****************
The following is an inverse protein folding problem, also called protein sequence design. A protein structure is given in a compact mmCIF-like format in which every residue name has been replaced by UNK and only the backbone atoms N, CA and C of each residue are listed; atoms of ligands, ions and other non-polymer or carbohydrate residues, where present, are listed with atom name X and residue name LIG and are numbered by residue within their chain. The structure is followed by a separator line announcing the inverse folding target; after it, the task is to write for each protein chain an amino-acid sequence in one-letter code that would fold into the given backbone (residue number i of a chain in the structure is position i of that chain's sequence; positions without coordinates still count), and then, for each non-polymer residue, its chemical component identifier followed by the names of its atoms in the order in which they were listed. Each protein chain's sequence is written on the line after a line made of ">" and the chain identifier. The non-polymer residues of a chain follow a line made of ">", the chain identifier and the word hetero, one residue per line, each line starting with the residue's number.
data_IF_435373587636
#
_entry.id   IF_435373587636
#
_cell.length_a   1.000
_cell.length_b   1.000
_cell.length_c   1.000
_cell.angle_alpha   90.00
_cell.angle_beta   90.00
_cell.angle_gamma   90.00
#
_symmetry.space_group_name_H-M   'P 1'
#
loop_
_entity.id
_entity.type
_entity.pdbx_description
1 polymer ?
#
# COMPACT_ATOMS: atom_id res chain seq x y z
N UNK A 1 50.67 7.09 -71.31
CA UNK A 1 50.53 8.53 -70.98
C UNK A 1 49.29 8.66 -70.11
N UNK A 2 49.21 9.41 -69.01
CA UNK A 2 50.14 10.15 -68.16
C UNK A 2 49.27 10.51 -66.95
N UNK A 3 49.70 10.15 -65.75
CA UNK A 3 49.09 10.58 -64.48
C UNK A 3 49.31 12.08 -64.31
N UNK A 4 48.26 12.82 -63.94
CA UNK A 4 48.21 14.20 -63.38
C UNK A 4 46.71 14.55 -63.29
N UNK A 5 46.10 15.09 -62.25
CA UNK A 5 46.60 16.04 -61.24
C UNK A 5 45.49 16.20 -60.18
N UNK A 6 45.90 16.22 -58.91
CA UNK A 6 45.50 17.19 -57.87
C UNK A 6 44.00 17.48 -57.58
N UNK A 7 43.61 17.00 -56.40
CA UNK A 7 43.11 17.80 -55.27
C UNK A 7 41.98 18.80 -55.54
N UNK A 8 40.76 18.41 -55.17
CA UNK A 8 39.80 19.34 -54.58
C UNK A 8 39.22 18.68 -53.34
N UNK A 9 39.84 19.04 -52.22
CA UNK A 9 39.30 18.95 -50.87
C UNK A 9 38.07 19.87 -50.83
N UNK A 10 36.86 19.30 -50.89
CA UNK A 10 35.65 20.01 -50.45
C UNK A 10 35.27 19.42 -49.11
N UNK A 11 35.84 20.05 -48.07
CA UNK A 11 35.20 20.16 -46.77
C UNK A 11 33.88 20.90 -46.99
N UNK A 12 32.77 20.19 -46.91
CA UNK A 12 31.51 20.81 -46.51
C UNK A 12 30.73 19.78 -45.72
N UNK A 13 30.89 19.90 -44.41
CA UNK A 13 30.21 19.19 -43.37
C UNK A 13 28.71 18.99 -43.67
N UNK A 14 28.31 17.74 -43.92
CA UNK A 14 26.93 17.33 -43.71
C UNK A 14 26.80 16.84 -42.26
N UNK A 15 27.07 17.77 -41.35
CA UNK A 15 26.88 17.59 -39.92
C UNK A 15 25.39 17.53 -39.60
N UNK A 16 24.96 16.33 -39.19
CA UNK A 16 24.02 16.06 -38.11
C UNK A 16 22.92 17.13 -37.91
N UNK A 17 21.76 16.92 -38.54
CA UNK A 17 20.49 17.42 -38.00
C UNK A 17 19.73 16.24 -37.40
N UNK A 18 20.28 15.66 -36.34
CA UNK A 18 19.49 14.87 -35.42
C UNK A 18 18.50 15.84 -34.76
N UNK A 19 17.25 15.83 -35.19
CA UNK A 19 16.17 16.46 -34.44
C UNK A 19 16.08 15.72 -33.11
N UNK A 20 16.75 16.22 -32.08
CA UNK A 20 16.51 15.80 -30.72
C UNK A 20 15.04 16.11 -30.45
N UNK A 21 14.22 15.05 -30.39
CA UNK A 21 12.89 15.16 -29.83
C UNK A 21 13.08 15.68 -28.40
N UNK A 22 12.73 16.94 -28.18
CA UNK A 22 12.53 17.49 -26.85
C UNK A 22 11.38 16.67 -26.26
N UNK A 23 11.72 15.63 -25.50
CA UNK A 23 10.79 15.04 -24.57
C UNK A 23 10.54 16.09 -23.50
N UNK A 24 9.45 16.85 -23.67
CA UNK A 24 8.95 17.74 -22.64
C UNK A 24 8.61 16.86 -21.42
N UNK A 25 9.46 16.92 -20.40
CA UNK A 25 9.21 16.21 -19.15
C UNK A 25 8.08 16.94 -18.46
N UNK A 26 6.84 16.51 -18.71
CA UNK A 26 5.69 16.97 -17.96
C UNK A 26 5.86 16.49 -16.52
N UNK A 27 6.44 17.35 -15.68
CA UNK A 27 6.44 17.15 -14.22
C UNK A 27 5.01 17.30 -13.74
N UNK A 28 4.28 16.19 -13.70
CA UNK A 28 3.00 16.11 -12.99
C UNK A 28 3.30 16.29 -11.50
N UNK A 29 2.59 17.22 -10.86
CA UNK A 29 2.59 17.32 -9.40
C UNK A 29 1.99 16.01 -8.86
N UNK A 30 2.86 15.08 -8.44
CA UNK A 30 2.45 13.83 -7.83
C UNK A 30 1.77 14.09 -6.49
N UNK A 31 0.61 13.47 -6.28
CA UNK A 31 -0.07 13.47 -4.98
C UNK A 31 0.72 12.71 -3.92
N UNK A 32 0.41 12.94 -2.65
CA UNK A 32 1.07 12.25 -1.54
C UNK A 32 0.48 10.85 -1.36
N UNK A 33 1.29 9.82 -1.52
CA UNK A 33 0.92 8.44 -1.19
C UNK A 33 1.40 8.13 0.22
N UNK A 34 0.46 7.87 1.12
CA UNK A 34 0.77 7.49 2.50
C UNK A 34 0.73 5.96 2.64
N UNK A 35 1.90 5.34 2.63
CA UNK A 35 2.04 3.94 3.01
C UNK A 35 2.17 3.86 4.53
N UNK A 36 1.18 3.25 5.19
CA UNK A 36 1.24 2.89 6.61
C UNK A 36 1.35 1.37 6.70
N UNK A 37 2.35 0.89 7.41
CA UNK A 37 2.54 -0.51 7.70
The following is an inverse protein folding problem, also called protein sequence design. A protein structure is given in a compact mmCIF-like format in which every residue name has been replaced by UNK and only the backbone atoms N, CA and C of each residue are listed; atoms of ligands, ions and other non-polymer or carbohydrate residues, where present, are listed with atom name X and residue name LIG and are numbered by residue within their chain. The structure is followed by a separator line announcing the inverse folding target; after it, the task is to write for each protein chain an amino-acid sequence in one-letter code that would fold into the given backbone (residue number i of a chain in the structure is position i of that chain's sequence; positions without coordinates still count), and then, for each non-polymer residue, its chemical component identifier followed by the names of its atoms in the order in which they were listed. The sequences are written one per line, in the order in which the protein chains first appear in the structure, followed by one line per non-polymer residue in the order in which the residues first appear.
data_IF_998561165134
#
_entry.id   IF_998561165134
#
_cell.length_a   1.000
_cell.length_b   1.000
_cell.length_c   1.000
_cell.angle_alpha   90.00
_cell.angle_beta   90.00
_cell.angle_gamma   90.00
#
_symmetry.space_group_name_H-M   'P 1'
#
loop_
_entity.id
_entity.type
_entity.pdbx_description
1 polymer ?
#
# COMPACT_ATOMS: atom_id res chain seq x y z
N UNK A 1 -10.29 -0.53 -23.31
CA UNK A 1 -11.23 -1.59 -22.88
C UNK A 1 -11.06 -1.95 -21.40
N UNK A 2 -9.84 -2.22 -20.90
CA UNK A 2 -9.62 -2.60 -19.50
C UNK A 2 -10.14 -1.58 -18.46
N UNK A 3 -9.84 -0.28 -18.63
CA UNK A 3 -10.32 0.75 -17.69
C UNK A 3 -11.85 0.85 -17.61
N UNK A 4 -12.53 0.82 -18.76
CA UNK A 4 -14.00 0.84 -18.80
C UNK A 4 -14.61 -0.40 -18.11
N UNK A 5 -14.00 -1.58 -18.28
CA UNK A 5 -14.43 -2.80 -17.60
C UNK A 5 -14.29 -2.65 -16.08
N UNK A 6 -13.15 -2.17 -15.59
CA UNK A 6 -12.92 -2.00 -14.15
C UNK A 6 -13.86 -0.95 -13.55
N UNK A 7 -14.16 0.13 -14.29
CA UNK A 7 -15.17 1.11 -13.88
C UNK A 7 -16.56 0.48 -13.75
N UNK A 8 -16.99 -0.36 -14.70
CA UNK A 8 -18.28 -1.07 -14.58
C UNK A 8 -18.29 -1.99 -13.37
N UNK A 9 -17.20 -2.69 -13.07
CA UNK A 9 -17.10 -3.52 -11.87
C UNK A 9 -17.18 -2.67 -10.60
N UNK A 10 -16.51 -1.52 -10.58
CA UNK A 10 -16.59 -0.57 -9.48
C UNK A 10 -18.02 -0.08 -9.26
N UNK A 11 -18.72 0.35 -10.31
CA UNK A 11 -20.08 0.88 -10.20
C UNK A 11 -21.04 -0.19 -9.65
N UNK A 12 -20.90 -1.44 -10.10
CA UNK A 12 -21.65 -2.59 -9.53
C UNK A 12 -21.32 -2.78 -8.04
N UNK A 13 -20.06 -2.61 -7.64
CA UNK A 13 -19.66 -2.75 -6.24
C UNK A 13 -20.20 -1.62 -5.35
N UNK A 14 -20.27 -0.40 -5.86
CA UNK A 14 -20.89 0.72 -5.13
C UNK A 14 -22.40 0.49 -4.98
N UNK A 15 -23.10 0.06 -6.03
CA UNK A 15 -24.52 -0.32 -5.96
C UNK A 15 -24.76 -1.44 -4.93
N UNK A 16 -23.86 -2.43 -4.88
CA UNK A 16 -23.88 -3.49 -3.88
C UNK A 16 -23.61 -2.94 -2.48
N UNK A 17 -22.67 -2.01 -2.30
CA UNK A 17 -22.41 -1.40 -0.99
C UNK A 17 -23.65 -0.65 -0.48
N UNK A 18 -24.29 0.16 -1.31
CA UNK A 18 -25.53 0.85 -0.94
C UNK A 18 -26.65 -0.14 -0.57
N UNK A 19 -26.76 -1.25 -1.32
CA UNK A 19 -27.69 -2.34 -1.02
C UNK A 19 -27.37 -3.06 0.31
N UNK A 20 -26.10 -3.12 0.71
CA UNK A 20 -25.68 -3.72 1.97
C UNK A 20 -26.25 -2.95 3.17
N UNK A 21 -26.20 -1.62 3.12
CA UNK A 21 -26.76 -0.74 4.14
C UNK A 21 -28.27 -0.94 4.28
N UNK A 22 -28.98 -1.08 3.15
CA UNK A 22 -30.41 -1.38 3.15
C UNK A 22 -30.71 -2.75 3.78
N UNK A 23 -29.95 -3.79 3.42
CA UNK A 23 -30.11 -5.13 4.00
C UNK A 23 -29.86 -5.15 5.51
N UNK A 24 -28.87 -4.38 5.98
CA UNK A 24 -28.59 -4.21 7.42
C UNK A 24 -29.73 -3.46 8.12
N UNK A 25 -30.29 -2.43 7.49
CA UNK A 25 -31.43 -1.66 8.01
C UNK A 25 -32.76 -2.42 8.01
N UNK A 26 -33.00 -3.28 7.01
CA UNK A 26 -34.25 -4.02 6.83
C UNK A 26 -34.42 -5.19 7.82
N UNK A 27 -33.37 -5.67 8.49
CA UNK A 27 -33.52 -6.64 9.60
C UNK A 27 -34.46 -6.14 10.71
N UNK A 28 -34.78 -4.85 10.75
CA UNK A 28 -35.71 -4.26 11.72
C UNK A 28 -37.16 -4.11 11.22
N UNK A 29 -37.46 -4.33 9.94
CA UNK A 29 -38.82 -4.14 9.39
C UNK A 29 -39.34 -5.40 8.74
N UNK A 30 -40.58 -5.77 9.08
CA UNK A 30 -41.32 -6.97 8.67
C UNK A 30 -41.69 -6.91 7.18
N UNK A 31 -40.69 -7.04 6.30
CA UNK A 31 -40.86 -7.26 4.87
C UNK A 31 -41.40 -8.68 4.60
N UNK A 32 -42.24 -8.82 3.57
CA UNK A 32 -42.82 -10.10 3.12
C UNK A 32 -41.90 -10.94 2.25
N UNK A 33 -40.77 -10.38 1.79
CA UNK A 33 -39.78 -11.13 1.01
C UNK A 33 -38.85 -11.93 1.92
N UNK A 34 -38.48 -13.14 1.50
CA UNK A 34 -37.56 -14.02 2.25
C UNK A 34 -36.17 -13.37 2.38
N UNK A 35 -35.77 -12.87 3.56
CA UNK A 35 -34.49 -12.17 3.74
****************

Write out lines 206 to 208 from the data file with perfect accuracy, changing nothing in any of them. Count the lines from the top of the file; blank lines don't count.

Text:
C UNK A 18 -26.65 -0.14 -0.57
N UNK A 19 -26.76 -1.25 -1.32
CA UNK A 19 -27.69 -2.34 -1.02